What a person desires is unfailing love.
This was now the third time Jesus appeared to his disciples after he was raised from the dead.
Jesus Reinstates Peter
When they had finished eating, Jesus said to Simon Peter, “Simon son of John, do you love me more than these?”
“Yes, Lord,” he said, “you know that I love you.”
Jesus said, “Feed my lambs.”
Again Jesus said, “Simon son of John, do you love me?”
He answered, “Yes, Lord, you know that I love you.”
Jesus said, “Take care of my sheep.”
The third time he said to him, “Simon son of John, do you love me?”
Peter was hurt because Jesus asked him the third time, “Do you love me?” He said, “Lord, you know all things; you know that I love you.”
Jesus said, “Feed my sheep.
I love going barefoot. I love my kids. I love to laugh. I love dark chocolate. I love cello music. How is God’s love different than any other kind of love?
The Greek has a way of bringing deeper meaning to how the English language and the uses of the word “love.”
There are three different words for love: agape, phileo, and eros.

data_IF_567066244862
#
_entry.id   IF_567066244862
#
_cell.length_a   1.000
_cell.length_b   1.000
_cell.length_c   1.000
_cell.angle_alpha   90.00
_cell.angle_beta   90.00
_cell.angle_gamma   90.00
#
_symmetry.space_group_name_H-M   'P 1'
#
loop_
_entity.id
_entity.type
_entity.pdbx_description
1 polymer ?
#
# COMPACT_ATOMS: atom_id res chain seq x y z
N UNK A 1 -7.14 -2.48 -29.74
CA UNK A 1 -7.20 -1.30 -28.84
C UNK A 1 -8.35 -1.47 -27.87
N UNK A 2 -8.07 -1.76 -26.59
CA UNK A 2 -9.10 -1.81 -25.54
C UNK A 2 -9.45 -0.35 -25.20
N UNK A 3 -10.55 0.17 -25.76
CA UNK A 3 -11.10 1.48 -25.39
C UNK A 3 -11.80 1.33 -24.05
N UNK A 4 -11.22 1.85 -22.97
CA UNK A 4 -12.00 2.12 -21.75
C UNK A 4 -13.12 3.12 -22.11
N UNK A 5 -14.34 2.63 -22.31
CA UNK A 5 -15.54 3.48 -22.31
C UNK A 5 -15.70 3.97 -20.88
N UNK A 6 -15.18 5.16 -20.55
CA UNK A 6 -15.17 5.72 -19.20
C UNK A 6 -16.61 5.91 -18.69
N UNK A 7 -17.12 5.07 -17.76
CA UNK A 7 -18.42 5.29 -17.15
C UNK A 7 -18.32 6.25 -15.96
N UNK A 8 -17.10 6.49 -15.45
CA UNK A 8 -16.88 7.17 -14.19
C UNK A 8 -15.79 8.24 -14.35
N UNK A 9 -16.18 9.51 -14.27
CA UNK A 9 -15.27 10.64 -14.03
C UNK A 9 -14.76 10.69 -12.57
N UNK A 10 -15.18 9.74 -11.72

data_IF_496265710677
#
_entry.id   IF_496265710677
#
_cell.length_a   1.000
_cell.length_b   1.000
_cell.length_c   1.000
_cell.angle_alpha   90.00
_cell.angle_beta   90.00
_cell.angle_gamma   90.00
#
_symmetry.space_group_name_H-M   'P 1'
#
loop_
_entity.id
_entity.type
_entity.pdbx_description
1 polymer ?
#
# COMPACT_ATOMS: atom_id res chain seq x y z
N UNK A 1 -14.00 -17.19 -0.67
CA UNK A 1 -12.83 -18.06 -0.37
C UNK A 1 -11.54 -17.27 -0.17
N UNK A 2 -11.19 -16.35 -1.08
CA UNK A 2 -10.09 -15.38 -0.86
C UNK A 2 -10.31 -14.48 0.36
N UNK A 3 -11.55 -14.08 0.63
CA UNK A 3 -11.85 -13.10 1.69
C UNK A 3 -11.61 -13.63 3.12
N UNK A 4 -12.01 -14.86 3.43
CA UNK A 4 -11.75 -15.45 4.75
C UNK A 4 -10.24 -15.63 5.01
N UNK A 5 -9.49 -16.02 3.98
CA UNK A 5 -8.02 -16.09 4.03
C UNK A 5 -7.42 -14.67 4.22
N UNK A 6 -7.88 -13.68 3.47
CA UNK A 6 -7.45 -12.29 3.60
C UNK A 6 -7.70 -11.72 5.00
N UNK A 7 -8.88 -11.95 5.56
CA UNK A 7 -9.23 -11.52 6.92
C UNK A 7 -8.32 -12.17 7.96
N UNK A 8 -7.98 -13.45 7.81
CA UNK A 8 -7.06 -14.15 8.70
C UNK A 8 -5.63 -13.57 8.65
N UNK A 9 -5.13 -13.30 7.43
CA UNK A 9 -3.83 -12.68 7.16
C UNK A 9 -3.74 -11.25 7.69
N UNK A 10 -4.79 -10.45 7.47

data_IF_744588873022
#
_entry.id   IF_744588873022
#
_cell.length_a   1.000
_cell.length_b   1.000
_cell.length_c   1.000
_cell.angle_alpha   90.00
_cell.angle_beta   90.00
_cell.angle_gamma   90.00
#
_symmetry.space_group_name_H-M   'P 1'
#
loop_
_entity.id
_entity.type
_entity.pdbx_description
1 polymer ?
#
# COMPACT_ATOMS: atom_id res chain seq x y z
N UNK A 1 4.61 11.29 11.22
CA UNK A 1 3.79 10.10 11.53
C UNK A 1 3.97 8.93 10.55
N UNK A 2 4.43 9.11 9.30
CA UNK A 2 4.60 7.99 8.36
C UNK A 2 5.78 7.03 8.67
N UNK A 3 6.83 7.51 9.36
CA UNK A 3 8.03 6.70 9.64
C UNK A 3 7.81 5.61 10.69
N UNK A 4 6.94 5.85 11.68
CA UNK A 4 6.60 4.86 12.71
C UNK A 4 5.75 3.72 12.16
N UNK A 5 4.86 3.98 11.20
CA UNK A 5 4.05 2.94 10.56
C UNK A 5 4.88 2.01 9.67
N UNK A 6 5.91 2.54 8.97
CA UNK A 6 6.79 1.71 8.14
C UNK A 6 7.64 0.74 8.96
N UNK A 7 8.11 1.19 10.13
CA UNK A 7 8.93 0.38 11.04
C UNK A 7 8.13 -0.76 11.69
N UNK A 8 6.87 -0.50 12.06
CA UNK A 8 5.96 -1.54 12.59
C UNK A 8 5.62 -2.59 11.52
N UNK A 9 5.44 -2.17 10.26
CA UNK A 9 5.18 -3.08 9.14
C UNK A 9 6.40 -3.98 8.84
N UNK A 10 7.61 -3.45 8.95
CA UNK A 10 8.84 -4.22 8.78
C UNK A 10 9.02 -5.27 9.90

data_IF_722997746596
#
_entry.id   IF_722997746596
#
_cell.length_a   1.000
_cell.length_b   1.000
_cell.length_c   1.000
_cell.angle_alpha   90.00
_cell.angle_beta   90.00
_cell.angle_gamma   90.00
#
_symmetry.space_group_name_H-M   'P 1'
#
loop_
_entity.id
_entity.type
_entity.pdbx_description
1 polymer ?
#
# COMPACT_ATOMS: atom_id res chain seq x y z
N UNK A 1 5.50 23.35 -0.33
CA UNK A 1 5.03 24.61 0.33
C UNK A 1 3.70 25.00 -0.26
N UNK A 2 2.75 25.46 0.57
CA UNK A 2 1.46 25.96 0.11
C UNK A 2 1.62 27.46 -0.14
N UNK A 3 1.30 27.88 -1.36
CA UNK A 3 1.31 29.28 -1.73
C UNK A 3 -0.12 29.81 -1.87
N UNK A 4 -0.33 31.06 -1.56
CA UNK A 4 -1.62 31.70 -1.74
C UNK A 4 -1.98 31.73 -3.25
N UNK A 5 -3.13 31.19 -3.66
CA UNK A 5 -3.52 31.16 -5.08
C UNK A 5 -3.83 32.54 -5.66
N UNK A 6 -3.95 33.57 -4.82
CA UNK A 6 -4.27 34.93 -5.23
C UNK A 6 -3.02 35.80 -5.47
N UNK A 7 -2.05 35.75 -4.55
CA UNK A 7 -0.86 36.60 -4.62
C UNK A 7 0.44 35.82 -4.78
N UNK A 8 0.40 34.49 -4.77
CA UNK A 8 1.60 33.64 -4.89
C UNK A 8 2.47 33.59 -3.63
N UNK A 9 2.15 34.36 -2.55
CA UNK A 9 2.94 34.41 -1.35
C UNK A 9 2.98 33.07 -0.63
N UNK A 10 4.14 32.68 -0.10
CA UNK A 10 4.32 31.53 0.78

In verse 15, Jesus uses the word “Agapao”:
God’s Love. Solely and uniquely His way of expressing love. You cannot “agape” Starbucks, snow skiing or your favorite T-shirt. Agape the root word is God’s love revealed in Christ.
Peter answers Jesus “Yes, Lord,” he said, “you know that I love you.” But he answers with a different kind of love. The Greek word, “phileo,” meaning fondness for something or someone.
We often misuse the word love in our culture and sense a mixed message about how we view events, things, and relationships.
Be careful using the word love and save it for the meaning it was intended for in relationships.
Be “crazy” about Starbucks, “enjoy” snow skiing or “really like” your favorite T-shirt and reserve, “I love you” for the people in your life.